Pain May Ease Guilt

Morality, goodness and guilt appear to me to be mixed together. Regular run-of-the-mill guilt might help regulate our actions and make us more ethical. Over-sized guilt might lead us to act out against ourselves or others. So, is this University of Queensland study good news or bad news? Researchers report showing that “(e)xperiencing pain as a penalty can cause people to feel that their guilt is resolved and their soul cleansed.”

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One Response to Pain May Ease Guilt

  1. Kiesa says:

    The study’s silly. Sixty-two undergraduates put their hands in cold water and this is supposed to be analogous to what? I mean, think about it. Expiating guilt in this research context has no real-world antecedent. Sticking a hand in cold water after writing about a past wrongdoing isn’t intrinsically meaningful.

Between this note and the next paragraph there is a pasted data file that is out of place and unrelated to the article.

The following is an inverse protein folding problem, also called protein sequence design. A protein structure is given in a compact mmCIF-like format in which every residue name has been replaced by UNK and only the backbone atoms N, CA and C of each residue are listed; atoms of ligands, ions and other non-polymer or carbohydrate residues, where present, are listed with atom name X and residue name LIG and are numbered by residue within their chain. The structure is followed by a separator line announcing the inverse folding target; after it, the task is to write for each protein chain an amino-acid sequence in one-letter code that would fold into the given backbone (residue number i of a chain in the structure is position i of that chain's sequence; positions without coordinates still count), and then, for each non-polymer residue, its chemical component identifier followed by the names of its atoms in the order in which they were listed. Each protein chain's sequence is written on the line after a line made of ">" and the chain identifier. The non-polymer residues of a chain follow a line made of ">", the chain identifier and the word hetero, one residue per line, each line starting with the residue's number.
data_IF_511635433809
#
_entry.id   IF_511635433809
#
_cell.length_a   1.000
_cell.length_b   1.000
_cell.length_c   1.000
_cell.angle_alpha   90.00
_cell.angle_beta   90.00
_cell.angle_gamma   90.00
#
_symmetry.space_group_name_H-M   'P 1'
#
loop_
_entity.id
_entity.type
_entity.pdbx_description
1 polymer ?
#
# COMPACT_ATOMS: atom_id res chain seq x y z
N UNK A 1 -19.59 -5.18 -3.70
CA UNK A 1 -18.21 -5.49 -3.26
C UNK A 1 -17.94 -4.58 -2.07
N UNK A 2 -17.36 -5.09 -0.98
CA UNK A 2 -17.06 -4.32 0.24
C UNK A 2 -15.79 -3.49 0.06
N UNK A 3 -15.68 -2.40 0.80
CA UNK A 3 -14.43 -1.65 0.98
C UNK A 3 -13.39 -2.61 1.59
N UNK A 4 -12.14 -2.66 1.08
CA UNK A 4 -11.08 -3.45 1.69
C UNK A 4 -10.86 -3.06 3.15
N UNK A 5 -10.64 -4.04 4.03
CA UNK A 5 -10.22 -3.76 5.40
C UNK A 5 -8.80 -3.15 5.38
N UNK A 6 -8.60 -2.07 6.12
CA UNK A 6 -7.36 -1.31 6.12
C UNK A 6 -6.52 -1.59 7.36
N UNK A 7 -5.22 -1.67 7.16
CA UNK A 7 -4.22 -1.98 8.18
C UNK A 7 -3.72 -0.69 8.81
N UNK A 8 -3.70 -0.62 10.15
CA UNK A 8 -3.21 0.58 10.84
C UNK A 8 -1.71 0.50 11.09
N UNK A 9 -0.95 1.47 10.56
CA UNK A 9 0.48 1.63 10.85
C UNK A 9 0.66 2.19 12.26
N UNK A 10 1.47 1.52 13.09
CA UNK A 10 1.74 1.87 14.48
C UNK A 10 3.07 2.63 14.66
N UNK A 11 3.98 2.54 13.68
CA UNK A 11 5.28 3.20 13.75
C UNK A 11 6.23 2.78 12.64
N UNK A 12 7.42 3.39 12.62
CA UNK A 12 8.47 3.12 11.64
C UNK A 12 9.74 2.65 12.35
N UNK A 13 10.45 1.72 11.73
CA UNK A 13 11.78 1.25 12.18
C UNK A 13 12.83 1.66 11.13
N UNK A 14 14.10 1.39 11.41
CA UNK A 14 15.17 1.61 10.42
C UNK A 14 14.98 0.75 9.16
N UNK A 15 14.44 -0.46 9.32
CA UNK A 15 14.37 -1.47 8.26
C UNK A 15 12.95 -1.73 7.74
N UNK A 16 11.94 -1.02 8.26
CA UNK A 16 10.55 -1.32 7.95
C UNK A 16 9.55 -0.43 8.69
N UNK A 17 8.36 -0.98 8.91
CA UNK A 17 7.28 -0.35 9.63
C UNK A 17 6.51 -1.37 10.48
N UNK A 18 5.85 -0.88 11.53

Does pain expiate guilt? I suppose we could ask the self-flagellating monks in the Middle Ages or maybe the girls who scar their arms in bouts of self-injury why they did it and how long it helps. I think this study demonstrates a waste of good money that could have been spent alleviating pain rather than inducing it in meaningless ways. It reminds me of the silly study about whether fish feel pain. Geez Mareez. Do they? Well, yes, they do, and some group of fellas got good money to give little electrical shocks to fish’s lips to prove it. Argh.

    Tucson — I’m praying for everybody’s healing on this. It does rather raise the question: Did anyone provide help to the young man who’s a suspect, in the times that he was thrown out of places for being odd or scary? He’s getting so much attention now. What if he’d gotten a little attention before the incident — maybe even a tenth of this amount, a hundredth of this? What is the appropriate response to a warning sign?

    Thanks for creating a forum for comments on goodness!

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